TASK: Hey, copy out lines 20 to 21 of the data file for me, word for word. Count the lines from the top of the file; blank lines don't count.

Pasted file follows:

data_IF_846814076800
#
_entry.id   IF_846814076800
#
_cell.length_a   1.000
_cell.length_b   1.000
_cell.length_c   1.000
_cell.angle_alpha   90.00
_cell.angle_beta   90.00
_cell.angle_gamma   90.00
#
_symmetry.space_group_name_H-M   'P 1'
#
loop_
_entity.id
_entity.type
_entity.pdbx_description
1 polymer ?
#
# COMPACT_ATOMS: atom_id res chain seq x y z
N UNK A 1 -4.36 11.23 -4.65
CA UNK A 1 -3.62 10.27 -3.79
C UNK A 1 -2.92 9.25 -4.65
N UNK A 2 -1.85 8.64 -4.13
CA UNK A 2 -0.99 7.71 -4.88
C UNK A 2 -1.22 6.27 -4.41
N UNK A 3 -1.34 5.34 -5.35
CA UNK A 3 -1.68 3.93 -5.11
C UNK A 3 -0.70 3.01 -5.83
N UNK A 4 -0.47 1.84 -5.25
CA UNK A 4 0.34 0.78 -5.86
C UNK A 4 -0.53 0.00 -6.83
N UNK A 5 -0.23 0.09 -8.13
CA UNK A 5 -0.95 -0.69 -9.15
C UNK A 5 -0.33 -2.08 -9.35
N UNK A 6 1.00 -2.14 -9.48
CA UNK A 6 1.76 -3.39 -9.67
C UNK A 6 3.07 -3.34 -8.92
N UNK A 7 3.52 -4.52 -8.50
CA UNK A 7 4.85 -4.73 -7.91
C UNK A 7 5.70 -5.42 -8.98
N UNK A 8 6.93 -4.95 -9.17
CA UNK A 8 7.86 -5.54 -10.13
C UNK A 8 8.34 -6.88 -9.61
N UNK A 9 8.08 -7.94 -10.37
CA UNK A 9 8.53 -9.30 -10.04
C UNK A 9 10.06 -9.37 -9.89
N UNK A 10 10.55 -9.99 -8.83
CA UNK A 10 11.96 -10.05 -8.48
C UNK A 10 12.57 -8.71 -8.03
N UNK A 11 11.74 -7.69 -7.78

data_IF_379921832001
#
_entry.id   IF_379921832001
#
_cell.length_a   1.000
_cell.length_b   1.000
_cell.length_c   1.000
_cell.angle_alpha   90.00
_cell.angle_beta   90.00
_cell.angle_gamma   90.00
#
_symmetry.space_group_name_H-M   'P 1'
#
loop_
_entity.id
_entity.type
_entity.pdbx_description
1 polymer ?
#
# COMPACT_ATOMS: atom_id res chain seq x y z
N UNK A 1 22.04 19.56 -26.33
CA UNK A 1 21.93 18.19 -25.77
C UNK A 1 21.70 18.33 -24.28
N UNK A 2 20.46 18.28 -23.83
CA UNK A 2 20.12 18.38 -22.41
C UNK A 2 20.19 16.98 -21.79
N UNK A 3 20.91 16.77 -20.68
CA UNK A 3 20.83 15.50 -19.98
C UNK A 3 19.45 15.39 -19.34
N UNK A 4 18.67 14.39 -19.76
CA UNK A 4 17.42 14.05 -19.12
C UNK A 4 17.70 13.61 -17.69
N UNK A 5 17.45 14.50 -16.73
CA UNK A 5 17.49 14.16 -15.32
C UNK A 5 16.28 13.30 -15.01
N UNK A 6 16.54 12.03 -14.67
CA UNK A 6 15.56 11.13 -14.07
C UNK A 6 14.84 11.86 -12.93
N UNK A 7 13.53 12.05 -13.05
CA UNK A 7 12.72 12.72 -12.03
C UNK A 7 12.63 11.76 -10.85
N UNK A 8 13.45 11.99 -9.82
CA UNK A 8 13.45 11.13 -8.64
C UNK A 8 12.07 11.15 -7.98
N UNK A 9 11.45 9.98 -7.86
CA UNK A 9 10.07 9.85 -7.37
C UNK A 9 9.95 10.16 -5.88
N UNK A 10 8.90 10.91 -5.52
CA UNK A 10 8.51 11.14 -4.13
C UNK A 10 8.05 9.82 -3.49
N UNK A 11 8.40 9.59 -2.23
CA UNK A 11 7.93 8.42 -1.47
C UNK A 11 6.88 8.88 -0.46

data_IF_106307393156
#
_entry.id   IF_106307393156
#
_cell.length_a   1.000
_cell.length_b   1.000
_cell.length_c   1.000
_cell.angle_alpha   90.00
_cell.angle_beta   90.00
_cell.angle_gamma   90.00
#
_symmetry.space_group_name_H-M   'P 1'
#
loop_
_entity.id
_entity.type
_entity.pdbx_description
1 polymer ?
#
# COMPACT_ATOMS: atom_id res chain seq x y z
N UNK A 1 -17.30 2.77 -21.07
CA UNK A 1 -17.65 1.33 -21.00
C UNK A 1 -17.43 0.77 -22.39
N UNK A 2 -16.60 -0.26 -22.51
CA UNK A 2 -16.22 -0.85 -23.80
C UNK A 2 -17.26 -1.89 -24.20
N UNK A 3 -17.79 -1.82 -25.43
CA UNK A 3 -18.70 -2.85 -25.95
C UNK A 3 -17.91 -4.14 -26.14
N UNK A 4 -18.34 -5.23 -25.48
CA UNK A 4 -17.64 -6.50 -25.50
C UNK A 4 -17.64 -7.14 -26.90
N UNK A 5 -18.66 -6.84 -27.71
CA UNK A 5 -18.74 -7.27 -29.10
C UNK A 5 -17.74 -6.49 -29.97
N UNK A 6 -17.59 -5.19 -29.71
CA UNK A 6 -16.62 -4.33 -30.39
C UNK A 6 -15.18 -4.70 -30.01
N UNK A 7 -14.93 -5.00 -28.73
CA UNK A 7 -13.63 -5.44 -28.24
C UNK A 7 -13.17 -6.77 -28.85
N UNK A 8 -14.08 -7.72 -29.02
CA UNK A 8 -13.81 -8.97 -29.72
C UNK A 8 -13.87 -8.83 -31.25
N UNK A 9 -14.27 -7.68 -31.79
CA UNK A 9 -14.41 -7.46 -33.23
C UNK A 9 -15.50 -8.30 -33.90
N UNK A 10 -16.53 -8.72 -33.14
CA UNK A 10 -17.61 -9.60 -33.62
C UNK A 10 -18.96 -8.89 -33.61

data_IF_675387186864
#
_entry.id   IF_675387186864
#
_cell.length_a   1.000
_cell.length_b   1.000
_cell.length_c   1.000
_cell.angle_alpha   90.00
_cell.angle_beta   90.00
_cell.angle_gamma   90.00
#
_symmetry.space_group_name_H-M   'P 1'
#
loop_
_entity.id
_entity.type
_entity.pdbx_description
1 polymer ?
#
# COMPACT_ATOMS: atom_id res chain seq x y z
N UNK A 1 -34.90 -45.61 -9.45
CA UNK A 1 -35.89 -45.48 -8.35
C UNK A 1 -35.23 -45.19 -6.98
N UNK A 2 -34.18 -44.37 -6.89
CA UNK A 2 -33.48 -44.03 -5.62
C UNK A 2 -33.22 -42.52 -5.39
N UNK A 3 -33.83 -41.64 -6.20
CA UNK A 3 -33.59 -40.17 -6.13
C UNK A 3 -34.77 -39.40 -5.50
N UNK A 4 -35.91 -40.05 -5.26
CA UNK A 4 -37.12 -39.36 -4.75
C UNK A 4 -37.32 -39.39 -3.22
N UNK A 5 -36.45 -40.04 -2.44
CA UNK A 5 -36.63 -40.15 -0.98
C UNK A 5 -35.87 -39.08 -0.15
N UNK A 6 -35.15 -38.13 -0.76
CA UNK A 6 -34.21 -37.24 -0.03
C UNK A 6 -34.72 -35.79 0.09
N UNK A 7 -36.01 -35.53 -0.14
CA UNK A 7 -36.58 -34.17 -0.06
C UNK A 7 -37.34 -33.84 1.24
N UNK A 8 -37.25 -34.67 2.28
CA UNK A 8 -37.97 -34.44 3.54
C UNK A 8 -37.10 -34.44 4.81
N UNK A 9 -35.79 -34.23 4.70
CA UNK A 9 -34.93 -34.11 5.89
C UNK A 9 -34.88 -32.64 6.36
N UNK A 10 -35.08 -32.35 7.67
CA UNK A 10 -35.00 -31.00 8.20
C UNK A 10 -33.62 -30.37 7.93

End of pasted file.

# COMPACT_ATOMS: atom_id res chain seq x y z
N UNK A 1 -4.36 11.23 -4.65